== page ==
Happy New Year! After a couple of weeks break, it’s time for a new episode of The Baggage Reclaim Sessions. I’m kicking off 2019 by delving into a tricky but much-needed subject for discussion: recognising when we’re trying too hard with someone.
Fact is, in mutually fulfilling relationships, in healthy interactions, there isn’t this trying energy to things. We are ourselves. There isn’t this vibe of “I need to try this so that they will be/do X”. We don’t think things like I just try so hard. I just keep trying. No matter what I do… No matter what I try… These are the symptoms of trying too hard.
If you feel as if nothing is ever enough for a certain someone in your life whether it’s your mother/father, a partner or whoever, this episode is for you. A lifetime of in some way, shape or form feeling and believing that I’m “failing” as a daughter no matter what has woken me up to the realisation that enough is enough.
Some nuggets from the episode:
- I briefly talk about New Year’s resolutions and the whole “brand new you” mentality and commercialisation. Ultimately change has to be about becoming more of who you are, not less of it.
- One of the biggest objections to making real lasting change regarding habits and patterns is the misconception that we have to change who we fundamentally are. E.g. Go from introvert to extrovert or some other radical overhaul of our personality. In truth, many of the things that contribute to frustrating patterns are habits of thinking and action that we undertake not because it’s who we are but because it’s what we think others expect of us or what we’ve been programmed to be and do since childhood.
Anything that makes you fundamentally less of who you really are is a problem that’s going to lead to pain.
- Authenticity can at times be an overused term that people don’t necessarily understand what it personally means to them. To me being authentic means doing my best to show up each day as me. Being honest about who I am, what I think, what I feel, what I’m about. Trying to show up honestly (the truth with respect). Matching my thoughts, feelings and actions.
- I told my mother that I’m exhausted by trying, and it was a release and a relief. I used to deeply personalise her behaviour and every day I recognise little (and big) things about my habits of thinking and behaviour that are based on a lifetime of walking on eggshells and feeling, on some level, that I am not enough and that nothing I do is enough.
What a lot of people don’t realise is that a lot of their energies are invested in try-ing. Trying to please others. Trying all the time to win people over. This is how we end up saying “I don’t understand… I try so much… No matter what I try….”
- Trying:- Making an attempt or effort to do something. Testing something new or different to see if it is suitable, effective or pleasant. Something (or someone) can also be ‘trying’ in that it makes severe demands on us.
- As part of the day to day of being us, we can make an effort in our interpersonal relationships. Where things go awry is where we’re like “OK, let me try this…. OK let’s try this…” and lather rinse repeat because we’re trying to manage that person’s feelings, behaviour and expectations. We’re trying to manage what we regard as the undesirable aspects of life: conflict, criticism, stress, disappointment, loss, rejection and disappointment and what we might term as abandonment.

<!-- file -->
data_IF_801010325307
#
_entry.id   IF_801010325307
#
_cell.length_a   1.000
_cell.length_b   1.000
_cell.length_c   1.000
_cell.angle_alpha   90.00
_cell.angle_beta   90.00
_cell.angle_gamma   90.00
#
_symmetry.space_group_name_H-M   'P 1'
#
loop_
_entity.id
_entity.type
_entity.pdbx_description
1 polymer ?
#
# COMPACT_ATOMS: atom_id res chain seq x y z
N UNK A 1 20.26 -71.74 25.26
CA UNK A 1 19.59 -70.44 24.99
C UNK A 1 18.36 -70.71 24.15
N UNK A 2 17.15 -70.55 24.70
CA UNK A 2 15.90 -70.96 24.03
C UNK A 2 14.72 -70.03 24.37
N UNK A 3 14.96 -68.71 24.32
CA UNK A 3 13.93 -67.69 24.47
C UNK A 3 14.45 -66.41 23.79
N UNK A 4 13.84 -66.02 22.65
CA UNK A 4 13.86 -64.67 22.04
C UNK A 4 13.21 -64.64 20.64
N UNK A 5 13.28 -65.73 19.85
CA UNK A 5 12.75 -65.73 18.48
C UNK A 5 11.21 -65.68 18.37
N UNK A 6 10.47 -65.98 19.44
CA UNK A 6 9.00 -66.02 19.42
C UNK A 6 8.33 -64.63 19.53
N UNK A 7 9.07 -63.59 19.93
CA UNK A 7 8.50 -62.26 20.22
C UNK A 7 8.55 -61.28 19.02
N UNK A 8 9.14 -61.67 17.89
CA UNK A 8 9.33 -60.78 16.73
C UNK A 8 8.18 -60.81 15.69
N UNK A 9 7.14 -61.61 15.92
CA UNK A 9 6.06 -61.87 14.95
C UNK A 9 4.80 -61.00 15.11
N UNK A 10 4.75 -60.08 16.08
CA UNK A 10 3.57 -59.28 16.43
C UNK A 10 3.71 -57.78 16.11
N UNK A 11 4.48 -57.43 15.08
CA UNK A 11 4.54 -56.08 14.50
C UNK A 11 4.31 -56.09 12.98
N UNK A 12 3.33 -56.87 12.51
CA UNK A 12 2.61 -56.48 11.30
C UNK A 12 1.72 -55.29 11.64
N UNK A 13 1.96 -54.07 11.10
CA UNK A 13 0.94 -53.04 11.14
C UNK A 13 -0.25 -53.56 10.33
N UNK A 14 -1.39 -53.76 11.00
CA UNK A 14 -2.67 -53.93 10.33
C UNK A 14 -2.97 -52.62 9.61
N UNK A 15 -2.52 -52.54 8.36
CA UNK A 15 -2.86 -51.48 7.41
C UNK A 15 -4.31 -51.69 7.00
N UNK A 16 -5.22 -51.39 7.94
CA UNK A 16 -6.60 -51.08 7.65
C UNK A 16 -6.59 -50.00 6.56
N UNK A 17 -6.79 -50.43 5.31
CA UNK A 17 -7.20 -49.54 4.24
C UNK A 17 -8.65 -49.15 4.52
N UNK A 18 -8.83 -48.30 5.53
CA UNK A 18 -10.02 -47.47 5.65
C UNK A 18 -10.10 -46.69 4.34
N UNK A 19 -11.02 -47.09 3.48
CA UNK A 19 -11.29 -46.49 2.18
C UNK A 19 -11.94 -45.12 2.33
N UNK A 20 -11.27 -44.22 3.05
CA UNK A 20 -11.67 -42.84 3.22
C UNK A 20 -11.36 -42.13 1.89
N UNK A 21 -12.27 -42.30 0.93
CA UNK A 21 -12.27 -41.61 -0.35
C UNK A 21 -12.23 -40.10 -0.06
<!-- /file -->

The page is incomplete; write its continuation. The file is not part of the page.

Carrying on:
- For some of us, we’re conscious of our trying efforts. “Right, well I’m gonna try this and this and this because that will mean that they can’t argue with me. They can’t reject or abandon me.” For some of us it’s more subtle.
We don’t realise that the way in which we present ourselves to others is by showing up by default from a place of I have to try that much harder because the underlying belief is “I’m not good enough”. If we weren’t on some level aware that we believe that we’re “not good enough” or that we think that that person thinks we aren’t, we wouldn’t feel the need to put this trying energy into things.
- You always know that you’re trying with someone when they say or do something and what springs to mind is the unfairness given everything that you’ve tried to do. This experience is calling on you to recognise that you try too fricking hard! NOBODY has to try that hard!
- What we have to do in our interpersonal relationships, romantic and otherwise, is show up as us.
- Something else at the heart of this try-ing is feeling as if we have to make up for something. That we have to atone. That we have failed in some way for that person or that we are going to fail in the future so we have to try super hard now and forever more. That somehow, somewhere, if we do “enough” that we might prove ourselves. And it’s a crock.
- I don’t need or have to be perfect at breaking out of people-pleasing. I just need to learn from those instances that flag up to me that I’m not being as true to myself as I could be and that I am trying too hard and forgetting to love myself in that moment.
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